ILS practice at Coventry

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A bank holiday and reasonable winter weather conditions meant there was an early opportunity to fly in the New Year. With many airfields closed, including Kemble, the choice of destinations was more limited than usual. I’d been in touch with Andy and we had arranged to fly up to Coventry and practice our IMC skills. With a revalidation test due for him later in the year, Andy wanted to refresh his skills and get back into practice. Although Kemble was closed, they did permit aircraft based at the field to fly out provided the pilots had signed the appropriate indemnity forms.

SNUZ in the sunlight
SNUZ enjoys basking in the sun at Wellesbourne

Wellesbourne for lunch

Andy flew the outbound leg, which he wrote up in detail in his own blog. He flew this mostly under the hood and landed at Wellesbourne, which was not only open but pretty busy. Since Coventry didn’t have any catering open (there is a pub across the road though), this was a good first stop. He then took off and followed the Daventry approach onto the ILS for a landing, with me acting as Safety Pilot and thinking a couple of times that I’d have to take control. He flew the procedure very well and set a high standard to follow.

Wellesbourne Airfield Cafe
Wellesbourne Airfield Cafe

Although there were no facilities and it was a Bank Holiday, the staff were very helpful. A marshall showed us where to park, the fuel tender came and filled us up, and the landing fees were paid at the nearby club office. Both fuel and approach/landing fees were very reasonable.

ILS practice at Coventry

It was my turn now, and I called the tower to book a slot for an ILS approach. Initially following the missed approach procedure, there was some misinterpretation of the height I should be flying at – I was a bit on the high side which was rectified. We had a full radar service from Coventry tower who presumably co-ordinate with Birmingham and would have advised us if this had become a problem. Next time, I’ll ensure that I fully grasp the path and heights required. They asked if we wanted to climb up into the hold, but I had earlier elected to repeat the same Daventry VOR path that Andy had done.

The Daventry approach tracks away from the VOR, and we called when established on the correct radial. The DME on the aircraft has a “remote” switch that I hadn’t noticed before (I normally fly another of the club Warriors which doesn’t have this feature). This slaves the DME to the VOR frequency selected on the main NAV communication panel. Additionally, there is a switch to toggle between VOR 1 and VOR 2. Apart from avoiding entering the wrong frequency, it allows quick switchover between two different VORs. This was ideal for this trip because initially we were tracking away from the Daventry VOR (on NAV2) and reporting our position based on distance from it. Later, we were then inbound on the ILS and needed it to be reporting the distance related to that – a quick flick of the switch made it easy.

The turn to capture the ILS was perhaps a bit too quick and I needed to remind myself to maintain a 30 degree intercept course and turn as soon as the needle started to move. It’s surprising how quickly you forget some of the finer points of the IMC training course. Tracking inbound, we heard over the radio of one aircraft being positioning behind us and another landing VFR in front. I was focussing on the ILS needles and tracked these down pretty reasonably, trying not to make any major control inputs and using the AI as the primary instrument. As we approached minima, the tower asked our intentions and I called going around (I checked that this is the correct phrase to use, rather than saying you are making a missed approach).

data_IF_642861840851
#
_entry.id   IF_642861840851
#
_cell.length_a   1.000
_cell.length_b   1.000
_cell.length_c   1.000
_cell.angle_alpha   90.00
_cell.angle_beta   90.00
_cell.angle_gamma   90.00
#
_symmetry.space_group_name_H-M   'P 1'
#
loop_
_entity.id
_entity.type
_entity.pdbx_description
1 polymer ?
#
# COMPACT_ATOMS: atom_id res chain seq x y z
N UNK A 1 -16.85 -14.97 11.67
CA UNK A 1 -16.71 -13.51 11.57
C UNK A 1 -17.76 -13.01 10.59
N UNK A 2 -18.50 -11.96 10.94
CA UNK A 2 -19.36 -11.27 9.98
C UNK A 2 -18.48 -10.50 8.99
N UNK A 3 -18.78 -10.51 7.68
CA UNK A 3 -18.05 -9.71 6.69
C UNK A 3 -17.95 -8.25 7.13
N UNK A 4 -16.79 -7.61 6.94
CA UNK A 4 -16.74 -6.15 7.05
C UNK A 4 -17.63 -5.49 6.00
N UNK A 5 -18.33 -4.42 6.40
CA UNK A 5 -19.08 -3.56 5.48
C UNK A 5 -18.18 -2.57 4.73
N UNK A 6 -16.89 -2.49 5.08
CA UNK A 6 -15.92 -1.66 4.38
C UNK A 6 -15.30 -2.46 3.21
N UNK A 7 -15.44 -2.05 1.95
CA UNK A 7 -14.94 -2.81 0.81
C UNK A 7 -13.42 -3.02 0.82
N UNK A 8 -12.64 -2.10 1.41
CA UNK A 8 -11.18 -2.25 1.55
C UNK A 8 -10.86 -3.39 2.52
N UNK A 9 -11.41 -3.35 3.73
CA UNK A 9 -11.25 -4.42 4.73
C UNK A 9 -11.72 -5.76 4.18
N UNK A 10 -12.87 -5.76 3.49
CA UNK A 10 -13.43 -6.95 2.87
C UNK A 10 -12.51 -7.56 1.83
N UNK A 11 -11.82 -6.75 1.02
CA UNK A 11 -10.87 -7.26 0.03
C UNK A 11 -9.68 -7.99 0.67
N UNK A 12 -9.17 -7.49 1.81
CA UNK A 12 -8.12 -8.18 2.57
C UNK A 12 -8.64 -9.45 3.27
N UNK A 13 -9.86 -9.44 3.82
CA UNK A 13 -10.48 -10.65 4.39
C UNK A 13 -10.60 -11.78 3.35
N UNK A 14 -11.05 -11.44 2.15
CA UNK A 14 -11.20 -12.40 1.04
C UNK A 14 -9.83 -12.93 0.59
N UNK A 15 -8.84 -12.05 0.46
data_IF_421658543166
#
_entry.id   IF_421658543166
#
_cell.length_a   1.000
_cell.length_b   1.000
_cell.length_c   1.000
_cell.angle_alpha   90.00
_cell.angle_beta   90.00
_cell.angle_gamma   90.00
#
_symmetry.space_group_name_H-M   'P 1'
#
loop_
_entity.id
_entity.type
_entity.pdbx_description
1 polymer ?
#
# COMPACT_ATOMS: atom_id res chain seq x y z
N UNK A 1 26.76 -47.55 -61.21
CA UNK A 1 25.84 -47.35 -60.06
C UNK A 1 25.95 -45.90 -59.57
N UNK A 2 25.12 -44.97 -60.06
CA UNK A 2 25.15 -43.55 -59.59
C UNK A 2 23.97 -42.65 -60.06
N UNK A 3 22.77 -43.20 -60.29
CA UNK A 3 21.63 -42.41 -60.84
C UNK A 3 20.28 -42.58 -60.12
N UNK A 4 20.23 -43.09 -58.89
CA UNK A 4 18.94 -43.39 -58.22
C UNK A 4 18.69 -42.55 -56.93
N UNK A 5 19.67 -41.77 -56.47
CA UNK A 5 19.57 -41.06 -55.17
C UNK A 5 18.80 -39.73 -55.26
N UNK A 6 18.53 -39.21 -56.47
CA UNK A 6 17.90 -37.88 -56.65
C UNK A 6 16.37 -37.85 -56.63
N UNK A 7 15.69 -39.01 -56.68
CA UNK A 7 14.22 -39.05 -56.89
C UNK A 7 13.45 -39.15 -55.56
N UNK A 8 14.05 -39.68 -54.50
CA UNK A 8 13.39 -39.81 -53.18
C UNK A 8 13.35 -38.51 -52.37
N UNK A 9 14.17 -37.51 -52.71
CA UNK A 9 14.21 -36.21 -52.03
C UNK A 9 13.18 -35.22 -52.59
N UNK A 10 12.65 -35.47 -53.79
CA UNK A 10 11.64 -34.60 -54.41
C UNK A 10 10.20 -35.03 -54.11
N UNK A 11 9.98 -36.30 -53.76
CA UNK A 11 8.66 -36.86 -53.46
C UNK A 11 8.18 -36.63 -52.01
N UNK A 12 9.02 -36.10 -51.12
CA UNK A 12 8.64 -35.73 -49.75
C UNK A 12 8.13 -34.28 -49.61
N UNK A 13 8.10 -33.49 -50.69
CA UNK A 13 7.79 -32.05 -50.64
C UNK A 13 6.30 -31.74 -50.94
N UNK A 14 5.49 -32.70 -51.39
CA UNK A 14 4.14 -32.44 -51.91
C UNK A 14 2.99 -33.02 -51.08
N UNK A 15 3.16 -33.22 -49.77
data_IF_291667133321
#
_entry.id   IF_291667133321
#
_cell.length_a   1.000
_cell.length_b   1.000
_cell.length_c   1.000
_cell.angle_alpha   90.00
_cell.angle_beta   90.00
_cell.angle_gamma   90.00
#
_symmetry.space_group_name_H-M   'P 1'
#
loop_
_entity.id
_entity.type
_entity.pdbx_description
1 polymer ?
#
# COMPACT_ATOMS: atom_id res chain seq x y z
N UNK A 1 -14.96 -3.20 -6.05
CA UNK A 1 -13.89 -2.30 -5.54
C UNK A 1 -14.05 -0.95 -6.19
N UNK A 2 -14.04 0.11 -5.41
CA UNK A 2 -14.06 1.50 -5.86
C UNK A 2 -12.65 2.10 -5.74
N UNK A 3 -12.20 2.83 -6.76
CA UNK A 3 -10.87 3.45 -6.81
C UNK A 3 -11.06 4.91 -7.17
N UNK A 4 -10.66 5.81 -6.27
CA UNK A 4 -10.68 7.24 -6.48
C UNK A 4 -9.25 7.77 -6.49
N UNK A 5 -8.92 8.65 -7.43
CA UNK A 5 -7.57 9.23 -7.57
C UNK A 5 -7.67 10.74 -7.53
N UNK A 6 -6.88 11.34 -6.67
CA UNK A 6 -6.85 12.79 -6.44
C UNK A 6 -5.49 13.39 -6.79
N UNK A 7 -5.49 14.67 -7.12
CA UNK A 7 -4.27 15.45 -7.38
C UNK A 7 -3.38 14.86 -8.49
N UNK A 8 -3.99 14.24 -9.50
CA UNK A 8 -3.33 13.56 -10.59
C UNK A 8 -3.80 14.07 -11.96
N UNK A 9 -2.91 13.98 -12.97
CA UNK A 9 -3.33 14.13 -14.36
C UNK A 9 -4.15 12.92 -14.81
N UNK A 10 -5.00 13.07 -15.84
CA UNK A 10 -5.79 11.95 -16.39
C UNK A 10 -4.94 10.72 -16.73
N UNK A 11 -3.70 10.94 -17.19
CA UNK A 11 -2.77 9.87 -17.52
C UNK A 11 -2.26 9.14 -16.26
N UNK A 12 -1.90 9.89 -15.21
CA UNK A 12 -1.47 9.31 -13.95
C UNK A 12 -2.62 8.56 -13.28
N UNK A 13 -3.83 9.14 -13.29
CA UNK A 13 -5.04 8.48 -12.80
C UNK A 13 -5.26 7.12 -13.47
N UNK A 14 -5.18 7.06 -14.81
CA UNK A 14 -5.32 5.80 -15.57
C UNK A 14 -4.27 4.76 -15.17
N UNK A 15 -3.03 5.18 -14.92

Some VOR tracking under the hood

We flew over the runway and climbed out, following the right track but I think again probably not at quite the right height. As we departed the zone, Andy suggested we practice some VOR tracking and dreamt up a couple of intercepts and radials to follow. This worked OK until I forgot I should be looking out for the Kemble NDB intercept. It was only when Brize Radar asked what our intentions were that I realised we were heading for the Zone and that Andy was keeping quiet to see if I had noticed!

I’d say my VOR tracking was adequate but my understanding of the proposed route and intercepts wasn’t. Perhaps that’s because it was dreamt up on the move, rather than something I had been involved in planning myself. Note for next time, make sure there is a good plan beforehand and research/practice it on the simulator as well.

Got back just ahead of the weather

We flew the rest of the short leg back to Kemble VFR and as we approached I saw a rather large set of dark clouds not too far off. We had had the best of the weather. I almost made a quick right base approach for runway 26 but thought that we would have enough time before the weather closed in, so instead made a crosswind join allowing us to inspect the runway and windsock before landing. As we put the covers on, the rain started but we finished before we got wet.

Technical Details

Today’s flight was in G-SNUZ, a PA28 Warrior 2, rented from the RAF Lyneham Flying Club, now based at Kemble Airfield, a VFR only airfield in the UK. The aircraft has ADF, 2xVOR, ILS, GPS (with moving map display), DME and dual altimeters. The flight was mostly simulated IMC (under the hood) with VFR for takeoff, approach and landing,  from Coventry to Kemble first making a return ILS approach to Coventry.

Total flight time today: 1:45 (of which 1:00 under the hood)
Total PIC time to date: 76:15
Total flight time to date: 167:20

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